The Search (Chapter 8, page 1 of 10)


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Chapter 8

Ruth sat looking into space with starry eyes and glowing cheeks after she had read the letter. It seemed to her a wonderful letter, quite the most wonderful she had ever received. Perhaps it was because it fitted so perfectly with her ideal of the writer, who from her little girlhood had always been a picture of what a hero must be. She used to dream big things about him when she was a child. He had been the best baseball player in school when he was ten, and the handsomest little rowdy in town, as well as the boldest, bravest champion of the little girls.

As she grew older and met him occasionally she had always been glad that he kept his old hero look though often appearing in rough garb. She had known they were poor. There had been some story about a loss of money and a long expensive sickness of the father's following an accident which made all the circumstances most trying, but she had never heard the details. She only knew that most of the girls in her set looked on him as a nobody and would no more have companied with him than with their father's chauffeur. After he grew older and began to go to college some of the girls began to think he was good looking, and to say it was quite commendable in him to try to get an education. Some even unearthed the fact that his had been a fine old family in former days and that there had been wealth and servants once. But the story died down as John Cameron walked his quiet way apart, keeping to his old friends, and not responding to the feeble advances of the girls. Ruth had been away at school in these days and had seldom seen him. When she had there had always been that lingering admiration for him from the old days.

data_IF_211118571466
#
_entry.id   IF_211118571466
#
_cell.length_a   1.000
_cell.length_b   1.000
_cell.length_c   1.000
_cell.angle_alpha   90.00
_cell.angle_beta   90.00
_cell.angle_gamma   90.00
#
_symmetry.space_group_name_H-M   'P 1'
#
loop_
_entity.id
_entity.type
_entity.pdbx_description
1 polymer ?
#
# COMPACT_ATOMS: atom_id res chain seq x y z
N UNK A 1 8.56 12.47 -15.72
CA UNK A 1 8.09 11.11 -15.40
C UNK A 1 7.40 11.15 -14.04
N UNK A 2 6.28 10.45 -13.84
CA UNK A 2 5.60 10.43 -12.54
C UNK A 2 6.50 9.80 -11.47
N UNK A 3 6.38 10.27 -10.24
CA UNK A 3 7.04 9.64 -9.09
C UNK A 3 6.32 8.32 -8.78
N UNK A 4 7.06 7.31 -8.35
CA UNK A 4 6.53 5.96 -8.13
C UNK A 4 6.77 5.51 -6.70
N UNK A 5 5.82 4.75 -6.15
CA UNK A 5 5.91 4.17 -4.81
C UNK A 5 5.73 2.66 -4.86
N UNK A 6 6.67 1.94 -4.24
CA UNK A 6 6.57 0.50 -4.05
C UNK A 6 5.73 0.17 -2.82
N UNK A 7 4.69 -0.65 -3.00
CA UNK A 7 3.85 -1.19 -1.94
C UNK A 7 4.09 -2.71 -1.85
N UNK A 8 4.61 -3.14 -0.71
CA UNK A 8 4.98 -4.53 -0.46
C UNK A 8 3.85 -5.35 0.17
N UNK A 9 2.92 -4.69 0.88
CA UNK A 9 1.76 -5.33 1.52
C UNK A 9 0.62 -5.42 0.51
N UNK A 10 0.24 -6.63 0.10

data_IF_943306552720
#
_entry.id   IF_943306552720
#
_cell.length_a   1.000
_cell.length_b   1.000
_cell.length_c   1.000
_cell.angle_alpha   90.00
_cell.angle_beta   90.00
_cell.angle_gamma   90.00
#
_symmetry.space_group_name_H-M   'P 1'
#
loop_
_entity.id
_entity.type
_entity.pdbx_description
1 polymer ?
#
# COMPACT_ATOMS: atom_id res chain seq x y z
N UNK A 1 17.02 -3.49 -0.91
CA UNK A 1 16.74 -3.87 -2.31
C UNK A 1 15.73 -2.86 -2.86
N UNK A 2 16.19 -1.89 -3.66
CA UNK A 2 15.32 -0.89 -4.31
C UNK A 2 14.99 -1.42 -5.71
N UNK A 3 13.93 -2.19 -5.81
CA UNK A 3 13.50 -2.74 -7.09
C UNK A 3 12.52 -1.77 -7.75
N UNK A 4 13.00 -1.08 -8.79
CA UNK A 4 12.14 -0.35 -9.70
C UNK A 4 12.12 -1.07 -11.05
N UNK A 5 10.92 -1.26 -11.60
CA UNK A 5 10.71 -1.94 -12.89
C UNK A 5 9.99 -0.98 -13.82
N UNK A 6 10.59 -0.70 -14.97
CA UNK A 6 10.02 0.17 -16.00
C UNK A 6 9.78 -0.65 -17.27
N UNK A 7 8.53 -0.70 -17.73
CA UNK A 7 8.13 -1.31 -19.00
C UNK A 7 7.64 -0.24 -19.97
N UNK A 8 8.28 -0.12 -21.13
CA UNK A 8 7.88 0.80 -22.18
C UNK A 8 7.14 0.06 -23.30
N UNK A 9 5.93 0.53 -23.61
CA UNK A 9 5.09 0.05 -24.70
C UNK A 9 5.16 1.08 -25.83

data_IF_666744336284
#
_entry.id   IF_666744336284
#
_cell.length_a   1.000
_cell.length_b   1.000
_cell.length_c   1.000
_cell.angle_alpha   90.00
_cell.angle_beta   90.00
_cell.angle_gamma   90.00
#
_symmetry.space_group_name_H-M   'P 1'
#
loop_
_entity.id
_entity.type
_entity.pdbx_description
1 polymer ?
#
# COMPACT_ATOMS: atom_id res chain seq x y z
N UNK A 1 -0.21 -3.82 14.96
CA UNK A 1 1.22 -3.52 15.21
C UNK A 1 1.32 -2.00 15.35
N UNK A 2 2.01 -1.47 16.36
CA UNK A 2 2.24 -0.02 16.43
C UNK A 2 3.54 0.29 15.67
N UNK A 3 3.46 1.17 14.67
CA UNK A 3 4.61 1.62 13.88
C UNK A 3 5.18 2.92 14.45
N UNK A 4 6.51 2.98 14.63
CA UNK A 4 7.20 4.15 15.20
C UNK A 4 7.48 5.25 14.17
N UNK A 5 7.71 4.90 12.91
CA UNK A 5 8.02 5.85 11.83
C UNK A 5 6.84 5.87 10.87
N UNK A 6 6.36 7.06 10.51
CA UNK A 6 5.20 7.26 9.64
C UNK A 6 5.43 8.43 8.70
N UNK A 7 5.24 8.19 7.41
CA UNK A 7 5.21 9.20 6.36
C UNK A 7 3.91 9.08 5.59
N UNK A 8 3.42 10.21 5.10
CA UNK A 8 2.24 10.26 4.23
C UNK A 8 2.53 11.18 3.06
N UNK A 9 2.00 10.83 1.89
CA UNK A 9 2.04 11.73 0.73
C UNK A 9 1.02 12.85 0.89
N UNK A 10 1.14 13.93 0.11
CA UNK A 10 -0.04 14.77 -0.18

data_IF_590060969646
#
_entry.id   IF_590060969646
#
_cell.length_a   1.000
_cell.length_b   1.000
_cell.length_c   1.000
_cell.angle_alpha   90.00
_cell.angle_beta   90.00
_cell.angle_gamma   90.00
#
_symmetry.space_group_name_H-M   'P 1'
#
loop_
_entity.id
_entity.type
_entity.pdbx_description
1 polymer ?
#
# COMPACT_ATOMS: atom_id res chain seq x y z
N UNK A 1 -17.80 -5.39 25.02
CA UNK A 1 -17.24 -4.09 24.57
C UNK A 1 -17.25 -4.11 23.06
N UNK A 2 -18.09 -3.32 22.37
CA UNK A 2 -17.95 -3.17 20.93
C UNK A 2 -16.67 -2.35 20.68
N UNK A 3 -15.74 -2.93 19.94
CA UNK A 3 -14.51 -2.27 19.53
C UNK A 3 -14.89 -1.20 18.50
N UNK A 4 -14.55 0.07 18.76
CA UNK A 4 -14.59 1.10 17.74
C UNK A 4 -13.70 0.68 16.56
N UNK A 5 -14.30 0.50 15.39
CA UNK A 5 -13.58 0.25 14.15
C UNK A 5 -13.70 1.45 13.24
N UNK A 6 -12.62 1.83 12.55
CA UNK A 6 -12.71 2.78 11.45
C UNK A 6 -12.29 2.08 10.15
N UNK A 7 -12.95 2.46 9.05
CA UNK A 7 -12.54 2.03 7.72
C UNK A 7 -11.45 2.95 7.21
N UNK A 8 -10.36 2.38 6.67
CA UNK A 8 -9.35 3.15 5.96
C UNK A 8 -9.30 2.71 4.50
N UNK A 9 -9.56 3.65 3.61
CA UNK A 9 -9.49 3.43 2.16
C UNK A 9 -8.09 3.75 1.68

She had told herself that of course he could not be worth much or people would know him. He was probably ignorant and uncultured, and a closer acquaintance would show him far from what her young ideas had pictured her hero. But somehow that day at the station, the look in his face had revealed fine feeling, and she was glad now to have her intuition concerning him verified by his letter.

And what a letter it was! Why, no young man of her acquaintance could have written with such poetic delicacy. That paragraph about the rose was beautiful, and not a bit too presuming, either, in one who had been a perfect stranger all these years. She liked his simple frankness and the easy way he went back twelve years and began just where they left off. There was none of the bold forwardness that might have been expected in one who had not moved in cultured society. There was no unpleasant assumption of familiarity which might have emphasized her fear that she had overstepped the bounds of convention in writing to him in the first place. On the contrary, her humiliation at his long delayed answer was all forgotten now. He had understood her perfectly and accepted her letter in exactly the way she had meant it without the least bit of foolishness or unpleasantness. In short, he had written the sort of a letter that the kind of man she had always thought--hoped--he was would be likely to write, and it gave her a surprisingly pleasant feeling of satisfaction. It was as if she had discovered a friend all of her own not made for her by her family, nor one to whom she fell heir because of her wealth and position; but just one she had found, out in the great world of souls.

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